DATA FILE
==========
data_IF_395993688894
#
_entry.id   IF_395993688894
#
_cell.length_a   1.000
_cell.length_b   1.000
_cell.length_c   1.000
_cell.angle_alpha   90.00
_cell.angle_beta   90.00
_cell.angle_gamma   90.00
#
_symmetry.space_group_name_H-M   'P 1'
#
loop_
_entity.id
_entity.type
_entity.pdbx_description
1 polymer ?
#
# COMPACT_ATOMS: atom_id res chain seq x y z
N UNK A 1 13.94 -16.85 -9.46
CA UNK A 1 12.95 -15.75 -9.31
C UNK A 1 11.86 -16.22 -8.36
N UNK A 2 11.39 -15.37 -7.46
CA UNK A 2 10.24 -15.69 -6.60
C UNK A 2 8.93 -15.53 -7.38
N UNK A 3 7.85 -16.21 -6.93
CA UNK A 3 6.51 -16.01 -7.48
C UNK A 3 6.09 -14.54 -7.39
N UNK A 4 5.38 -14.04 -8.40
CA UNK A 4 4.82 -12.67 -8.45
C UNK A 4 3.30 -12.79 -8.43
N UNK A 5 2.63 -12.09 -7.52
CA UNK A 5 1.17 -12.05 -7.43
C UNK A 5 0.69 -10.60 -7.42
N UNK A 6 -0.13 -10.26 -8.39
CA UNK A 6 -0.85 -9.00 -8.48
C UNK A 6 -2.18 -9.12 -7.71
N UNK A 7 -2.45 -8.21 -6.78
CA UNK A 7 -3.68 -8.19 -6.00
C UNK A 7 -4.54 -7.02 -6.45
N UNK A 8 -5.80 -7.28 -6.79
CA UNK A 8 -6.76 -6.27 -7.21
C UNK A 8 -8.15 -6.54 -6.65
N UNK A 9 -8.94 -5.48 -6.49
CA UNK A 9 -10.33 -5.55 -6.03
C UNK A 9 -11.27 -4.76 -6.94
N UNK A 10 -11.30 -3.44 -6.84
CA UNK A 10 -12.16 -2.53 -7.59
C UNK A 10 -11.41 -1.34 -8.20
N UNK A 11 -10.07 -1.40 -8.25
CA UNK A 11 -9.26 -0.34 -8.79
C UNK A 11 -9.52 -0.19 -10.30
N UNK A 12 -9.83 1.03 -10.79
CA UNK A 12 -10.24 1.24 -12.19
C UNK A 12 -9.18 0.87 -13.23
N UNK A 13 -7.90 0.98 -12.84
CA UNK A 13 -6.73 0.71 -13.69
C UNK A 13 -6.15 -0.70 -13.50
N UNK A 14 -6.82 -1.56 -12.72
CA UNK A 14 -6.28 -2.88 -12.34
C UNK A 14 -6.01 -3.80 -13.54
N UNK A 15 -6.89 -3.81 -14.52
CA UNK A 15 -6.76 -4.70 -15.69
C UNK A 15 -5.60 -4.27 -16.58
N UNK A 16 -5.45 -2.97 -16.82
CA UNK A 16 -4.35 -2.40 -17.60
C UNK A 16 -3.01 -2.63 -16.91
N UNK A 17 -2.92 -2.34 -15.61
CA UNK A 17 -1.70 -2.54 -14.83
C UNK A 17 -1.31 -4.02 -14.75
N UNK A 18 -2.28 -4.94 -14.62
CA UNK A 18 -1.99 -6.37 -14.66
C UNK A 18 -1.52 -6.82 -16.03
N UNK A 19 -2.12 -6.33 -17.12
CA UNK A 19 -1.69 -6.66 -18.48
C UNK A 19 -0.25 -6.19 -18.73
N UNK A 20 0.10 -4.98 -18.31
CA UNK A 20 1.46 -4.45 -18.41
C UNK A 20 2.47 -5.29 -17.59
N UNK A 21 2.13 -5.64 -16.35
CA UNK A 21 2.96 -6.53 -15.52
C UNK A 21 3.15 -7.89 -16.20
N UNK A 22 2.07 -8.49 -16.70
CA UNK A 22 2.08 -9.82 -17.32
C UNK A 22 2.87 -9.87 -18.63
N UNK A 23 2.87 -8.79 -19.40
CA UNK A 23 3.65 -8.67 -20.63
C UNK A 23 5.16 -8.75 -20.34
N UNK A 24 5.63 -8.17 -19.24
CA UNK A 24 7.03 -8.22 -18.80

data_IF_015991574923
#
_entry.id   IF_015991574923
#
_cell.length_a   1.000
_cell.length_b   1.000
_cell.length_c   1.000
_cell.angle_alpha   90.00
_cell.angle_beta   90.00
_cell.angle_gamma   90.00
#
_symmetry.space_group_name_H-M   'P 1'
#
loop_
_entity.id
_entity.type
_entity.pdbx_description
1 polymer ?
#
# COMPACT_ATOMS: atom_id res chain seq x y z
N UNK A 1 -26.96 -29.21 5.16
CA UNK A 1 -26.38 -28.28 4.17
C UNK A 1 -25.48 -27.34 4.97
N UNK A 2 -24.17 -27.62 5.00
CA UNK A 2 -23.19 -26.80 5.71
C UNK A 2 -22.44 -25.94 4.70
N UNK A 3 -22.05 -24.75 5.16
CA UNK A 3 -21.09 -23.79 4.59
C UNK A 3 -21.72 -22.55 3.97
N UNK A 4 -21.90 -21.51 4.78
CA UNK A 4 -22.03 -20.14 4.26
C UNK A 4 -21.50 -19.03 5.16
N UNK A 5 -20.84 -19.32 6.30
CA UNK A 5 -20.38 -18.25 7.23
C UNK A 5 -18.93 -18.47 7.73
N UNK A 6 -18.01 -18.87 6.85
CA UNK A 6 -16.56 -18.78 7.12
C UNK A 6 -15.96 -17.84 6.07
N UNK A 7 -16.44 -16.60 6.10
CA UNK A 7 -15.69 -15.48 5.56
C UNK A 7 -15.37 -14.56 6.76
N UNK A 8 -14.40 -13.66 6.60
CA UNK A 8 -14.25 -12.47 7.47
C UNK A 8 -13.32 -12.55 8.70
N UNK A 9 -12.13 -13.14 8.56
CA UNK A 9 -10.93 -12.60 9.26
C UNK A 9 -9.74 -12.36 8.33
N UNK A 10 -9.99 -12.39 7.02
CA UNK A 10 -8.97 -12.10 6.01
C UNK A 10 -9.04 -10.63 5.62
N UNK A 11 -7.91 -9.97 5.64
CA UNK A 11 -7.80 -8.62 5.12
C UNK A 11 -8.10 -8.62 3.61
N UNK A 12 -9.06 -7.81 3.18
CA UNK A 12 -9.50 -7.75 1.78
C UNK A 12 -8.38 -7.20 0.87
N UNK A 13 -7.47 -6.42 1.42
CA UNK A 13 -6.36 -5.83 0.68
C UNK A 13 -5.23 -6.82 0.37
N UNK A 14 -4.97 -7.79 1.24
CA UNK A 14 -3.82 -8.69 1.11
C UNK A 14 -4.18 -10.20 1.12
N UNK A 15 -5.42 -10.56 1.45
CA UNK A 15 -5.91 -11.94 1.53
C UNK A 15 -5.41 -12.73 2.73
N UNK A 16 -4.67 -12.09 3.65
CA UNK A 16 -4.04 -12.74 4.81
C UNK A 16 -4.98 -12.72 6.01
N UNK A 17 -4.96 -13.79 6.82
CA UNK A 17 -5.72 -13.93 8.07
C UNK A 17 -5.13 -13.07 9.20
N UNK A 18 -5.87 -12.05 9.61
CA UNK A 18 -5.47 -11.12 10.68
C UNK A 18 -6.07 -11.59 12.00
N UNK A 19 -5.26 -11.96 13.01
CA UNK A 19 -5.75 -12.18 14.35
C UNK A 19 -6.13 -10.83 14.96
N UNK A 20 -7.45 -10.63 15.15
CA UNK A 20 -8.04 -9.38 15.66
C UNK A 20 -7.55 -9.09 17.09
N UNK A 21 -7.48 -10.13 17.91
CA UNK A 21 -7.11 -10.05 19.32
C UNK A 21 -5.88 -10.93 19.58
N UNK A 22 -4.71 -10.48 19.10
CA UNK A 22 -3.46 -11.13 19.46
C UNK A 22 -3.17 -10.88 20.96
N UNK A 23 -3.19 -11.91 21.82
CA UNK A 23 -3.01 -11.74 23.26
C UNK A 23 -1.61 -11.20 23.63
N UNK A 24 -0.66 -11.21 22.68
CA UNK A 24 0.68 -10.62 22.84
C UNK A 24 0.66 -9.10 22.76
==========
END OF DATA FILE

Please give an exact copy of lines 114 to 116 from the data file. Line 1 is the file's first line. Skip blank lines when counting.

C UNK A 1 -25.48 -27.34 4.97
N UNK A 2 -24.17 -27.62 5.00
CA UNK A 2 -23.19 -26.80 5.71